Words by Kavina.
As we rock into the post pandemic new world, the time couldn't be more prime for all you fresh to death muso’s to jump onto the scene and land your first gig. The best time is now as the music industry starts to slowly wake from its unscheduled slumber and promoters and venues get to planning their ultimate live music comeback so we’ve dropped a little list of tips to help you get a jump on things.
Making connections is great but all roads lead back to your demo, so make it sparkle and have it available online for quick and easy access from promoters, venue owners and other networking peeps. Whether it’s a new DJ mixtape on soundcloud, an album, or a YouTube video of you or your band performing live from your basement. Your demo is the instant showcase of your talents and essentially it’s the first thing anyone’s going to ask you for.
It doesn’t have to be highly professional or too long if you don’t have the financials, as long as the sound quality is on point and you look killer at what you do. Have a few different formats to give you that diversity edge such as video recordings of a few covers, then any original music as a track on soundcloud.
Having a solid following online isn’t essential if you’ve got talent of course but it doesn’t hurt to show your popularity, plus you never know who might stumble across your music profiles. It goes beyond Facebook these days, though it’s still a good space to promote events. Instagram has taken the lead with it’s video and photo sharing capabilities, and easy links to other networks. Get creative with how you post and promote your music by doing a ‘30 days of covers’ challenge or something clever that keeps you active and shows your best side. Maybe that’s your big hair and soulful vocals or old mate drumming with his sticks on fire. IDK. Don’t forget to make use of as many social media platforms as you can while linking them all together. The goal is to use all your resources to build an online story for your music and give people different and exciting variations of your talent. Make it all extra classy by linking back to a website as the hub for all your relevant information.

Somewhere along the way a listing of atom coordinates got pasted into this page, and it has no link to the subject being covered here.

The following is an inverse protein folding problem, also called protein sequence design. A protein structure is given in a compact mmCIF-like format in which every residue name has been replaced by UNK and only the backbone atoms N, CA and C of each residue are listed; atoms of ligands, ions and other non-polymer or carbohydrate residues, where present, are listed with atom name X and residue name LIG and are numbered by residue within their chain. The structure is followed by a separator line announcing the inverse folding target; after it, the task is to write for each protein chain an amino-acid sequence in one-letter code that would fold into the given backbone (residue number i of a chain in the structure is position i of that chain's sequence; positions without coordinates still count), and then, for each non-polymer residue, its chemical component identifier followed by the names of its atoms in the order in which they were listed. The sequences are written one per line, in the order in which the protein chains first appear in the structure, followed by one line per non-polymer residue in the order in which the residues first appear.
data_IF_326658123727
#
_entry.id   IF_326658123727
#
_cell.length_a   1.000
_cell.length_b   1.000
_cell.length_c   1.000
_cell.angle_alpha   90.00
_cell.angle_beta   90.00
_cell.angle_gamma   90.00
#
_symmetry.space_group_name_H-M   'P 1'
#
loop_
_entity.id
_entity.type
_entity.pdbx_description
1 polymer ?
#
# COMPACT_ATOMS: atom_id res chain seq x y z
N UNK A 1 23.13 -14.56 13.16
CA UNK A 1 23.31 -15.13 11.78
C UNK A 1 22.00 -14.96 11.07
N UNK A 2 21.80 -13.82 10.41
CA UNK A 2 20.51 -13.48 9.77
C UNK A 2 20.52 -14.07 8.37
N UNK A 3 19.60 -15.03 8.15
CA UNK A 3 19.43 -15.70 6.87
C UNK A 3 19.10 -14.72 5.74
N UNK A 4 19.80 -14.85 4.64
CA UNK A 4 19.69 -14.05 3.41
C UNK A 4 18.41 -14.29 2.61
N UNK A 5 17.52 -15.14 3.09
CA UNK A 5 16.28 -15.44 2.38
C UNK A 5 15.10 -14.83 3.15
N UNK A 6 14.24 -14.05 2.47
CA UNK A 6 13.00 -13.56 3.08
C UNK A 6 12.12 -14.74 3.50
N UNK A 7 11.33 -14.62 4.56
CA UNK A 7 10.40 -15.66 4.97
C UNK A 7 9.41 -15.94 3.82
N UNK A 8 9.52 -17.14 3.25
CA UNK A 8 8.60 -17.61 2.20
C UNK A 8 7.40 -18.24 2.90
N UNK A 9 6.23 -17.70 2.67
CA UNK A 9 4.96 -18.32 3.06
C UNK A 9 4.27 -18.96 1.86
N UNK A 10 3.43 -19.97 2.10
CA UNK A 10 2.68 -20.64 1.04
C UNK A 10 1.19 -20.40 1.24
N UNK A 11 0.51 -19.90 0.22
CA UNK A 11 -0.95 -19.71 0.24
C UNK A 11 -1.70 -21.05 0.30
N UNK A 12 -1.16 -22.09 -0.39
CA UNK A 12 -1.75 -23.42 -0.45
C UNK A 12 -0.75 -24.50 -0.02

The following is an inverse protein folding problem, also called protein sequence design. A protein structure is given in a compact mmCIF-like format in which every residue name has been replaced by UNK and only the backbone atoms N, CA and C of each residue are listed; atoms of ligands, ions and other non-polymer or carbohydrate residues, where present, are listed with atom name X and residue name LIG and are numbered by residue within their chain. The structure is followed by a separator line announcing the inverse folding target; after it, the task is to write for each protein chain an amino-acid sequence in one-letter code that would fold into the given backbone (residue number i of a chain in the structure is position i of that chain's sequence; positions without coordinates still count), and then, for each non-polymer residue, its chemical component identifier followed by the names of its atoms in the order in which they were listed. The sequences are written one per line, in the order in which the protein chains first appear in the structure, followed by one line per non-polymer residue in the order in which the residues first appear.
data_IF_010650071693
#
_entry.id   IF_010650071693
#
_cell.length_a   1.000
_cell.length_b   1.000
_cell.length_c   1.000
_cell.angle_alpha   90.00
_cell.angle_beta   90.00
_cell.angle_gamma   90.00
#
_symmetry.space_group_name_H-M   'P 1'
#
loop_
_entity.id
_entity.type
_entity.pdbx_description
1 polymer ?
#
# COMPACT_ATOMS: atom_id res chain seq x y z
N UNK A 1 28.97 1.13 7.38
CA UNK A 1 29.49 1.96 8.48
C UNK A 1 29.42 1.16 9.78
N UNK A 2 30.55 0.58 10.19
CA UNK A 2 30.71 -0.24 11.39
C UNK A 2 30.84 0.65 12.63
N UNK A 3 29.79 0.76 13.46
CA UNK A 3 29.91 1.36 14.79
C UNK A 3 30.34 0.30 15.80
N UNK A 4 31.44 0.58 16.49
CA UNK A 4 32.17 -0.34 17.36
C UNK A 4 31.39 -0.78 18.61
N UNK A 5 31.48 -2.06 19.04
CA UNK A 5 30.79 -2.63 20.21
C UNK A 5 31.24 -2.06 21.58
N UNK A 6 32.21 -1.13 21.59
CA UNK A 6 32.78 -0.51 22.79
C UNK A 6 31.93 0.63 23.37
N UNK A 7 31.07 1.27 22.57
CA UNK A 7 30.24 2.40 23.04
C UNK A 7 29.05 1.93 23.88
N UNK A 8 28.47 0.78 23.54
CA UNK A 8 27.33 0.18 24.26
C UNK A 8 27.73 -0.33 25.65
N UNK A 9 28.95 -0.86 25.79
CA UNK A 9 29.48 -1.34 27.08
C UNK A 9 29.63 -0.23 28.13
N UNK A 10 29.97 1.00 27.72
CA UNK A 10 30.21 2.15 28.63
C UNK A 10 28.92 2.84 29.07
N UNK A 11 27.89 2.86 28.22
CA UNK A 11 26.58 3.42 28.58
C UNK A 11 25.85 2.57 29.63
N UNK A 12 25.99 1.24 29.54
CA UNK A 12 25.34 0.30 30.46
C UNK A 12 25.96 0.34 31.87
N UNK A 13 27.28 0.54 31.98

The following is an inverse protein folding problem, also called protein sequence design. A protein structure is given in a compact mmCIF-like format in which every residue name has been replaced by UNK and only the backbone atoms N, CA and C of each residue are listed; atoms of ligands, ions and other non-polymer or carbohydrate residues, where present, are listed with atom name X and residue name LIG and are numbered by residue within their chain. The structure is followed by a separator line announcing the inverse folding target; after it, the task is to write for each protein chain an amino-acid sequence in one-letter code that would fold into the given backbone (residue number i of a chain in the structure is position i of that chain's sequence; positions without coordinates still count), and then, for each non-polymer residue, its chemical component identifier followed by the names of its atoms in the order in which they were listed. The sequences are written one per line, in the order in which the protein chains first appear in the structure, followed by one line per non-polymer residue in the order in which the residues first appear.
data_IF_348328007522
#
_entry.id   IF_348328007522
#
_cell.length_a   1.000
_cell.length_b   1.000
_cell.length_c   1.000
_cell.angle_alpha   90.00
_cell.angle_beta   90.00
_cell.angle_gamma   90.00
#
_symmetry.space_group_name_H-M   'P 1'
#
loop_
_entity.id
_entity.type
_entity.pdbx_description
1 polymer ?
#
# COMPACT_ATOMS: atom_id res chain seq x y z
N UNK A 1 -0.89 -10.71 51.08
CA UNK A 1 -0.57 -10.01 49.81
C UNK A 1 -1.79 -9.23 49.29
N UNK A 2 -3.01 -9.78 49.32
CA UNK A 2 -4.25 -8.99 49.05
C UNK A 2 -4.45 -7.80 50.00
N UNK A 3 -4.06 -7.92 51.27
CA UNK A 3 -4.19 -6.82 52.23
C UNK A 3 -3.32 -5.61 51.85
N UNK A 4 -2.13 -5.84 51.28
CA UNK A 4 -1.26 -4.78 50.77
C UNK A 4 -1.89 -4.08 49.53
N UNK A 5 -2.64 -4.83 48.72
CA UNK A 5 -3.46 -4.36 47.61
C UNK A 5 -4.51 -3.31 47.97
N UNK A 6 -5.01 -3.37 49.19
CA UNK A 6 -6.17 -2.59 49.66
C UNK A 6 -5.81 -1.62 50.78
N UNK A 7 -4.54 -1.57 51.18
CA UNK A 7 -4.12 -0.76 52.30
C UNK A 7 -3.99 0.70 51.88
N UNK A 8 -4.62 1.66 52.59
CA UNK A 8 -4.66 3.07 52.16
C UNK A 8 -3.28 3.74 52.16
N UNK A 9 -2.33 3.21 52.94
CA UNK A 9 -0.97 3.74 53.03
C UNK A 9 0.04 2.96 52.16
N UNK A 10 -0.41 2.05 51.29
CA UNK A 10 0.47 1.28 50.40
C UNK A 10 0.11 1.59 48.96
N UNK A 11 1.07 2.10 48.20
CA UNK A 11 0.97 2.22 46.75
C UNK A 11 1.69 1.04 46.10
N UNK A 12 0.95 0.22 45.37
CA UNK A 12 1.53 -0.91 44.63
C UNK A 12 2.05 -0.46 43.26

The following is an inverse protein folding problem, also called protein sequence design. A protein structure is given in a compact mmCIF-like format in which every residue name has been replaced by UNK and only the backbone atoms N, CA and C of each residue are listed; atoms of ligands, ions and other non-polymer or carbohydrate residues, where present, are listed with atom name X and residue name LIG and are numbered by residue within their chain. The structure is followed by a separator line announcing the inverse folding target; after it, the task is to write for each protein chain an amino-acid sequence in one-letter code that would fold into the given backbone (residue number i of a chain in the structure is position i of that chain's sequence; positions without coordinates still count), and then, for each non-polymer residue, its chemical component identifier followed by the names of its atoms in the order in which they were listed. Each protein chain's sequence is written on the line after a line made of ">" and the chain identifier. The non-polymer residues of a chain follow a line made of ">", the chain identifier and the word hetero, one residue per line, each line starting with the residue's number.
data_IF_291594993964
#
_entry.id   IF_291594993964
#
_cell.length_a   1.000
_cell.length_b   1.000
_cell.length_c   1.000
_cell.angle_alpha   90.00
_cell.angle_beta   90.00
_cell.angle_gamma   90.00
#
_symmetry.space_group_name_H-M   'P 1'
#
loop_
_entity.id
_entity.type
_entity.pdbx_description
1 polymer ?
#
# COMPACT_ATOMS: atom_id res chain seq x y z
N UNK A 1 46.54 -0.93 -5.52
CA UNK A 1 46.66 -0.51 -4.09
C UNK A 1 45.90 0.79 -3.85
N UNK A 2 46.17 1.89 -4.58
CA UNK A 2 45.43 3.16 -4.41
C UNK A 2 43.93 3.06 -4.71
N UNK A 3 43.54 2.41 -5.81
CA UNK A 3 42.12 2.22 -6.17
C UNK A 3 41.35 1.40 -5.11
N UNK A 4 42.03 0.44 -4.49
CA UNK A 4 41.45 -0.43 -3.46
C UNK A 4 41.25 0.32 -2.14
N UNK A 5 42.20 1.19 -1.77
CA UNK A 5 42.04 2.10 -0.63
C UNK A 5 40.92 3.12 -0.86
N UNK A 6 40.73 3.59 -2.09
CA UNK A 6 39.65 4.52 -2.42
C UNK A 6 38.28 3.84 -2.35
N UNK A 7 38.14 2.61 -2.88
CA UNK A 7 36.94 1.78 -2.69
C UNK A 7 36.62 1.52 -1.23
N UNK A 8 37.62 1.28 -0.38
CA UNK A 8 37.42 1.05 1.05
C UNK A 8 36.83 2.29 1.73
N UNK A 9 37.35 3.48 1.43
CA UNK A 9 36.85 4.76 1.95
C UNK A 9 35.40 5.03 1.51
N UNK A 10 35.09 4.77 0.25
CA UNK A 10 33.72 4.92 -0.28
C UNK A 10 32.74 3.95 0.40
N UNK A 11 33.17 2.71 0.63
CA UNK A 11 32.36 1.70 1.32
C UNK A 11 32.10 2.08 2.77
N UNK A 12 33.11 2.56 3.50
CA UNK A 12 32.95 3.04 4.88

There’s plenty of room for everyone to share around and the best way to get out there is to lean on the scene for some support. Gigs generally require more than one band to play so no one is fighting for the spotlight, plus the world is so big and uncertain that a helping hand is generally appreciated amongst musicians. You could end up being the opening act for someone more established or join a roster for a new night that a venue is starting. Plus there’s no harm in reaching out and asking questions about how other muso’s got their start and what they recommend for reaching out.